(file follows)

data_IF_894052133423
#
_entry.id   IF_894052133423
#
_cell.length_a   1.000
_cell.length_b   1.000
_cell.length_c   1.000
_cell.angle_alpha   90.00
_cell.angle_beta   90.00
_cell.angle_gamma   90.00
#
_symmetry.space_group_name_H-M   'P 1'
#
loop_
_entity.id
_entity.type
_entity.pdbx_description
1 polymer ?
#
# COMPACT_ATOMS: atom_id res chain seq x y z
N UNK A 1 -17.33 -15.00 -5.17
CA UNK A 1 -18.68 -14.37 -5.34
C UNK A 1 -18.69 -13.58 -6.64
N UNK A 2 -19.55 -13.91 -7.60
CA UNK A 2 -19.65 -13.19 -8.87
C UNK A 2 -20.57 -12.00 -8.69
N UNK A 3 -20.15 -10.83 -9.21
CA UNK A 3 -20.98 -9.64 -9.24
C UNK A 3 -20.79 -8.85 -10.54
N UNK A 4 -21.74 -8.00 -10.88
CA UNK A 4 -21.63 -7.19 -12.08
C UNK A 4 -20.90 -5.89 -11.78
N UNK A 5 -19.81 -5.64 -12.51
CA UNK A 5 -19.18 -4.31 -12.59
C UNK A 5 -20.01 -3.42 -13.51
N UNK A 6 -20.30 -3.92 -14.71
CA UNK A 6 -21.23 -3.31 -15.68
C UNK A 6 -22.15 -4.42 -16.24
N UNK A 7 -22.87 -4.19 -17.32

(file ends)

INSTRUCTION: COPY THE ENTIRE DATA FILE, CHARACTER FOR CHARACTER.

data_IF_894052133423
#
_entry.id   IF_894052133423
#
_cell.length_a   1.000
_cell.length_b   1.000
_cell.length_c   1.000
_cell.angle_alpha   90.00
_cell.angle_beta   90.00
_cell.angle_gamma   90.00
#
_symmetry.space_group_name_H-M   'P 1'
#
loop_
_entity.id
_entity.type
_entity.pdbx_description
1 polymer ?
#
# COMPACT_ATOMS: atom_id res chain seq x y z
N UNK A 1 -17.33 -15.00 -5.17
CA UNK A 1 -18.68 -14.37 -5.34
C UNK A 1 -18.69 -13.58 -6.64
N UNK A 2 -19.55 -13.91 -7.60
CA UNK A 2 -19.65 -13.19 -8.87
C UNK A 2 -20.57 -12.00 -8.69
N UNK A 3 -20.15 -10.83 -9.21
CA UNK A 3 -20.98 -9.64 -9.24
C UNK A 3 -20.79 -8.85 -10.54
N UNK A 4 -21.74 -8.00 -10.88
CA UNK A 4 -21.63 -7.19 -12.08
C UNK A 4 -20.90 -5.89 -11.78
N UNK A 5 -19.81 -5.64 -12.51
CA UNK A 5 -19.18 -4.31 -12.59
C UNK A 5 -20.01 -3.42 -13.51
N UNK A 6 -20.30 -3.92 -14.71
CA UNK A 6 -21.23 -3.31 -15.68
C UNK A 6 -22.15 -4.42 -16.24
N UNK A 7 -22.87 -4.19 -17.32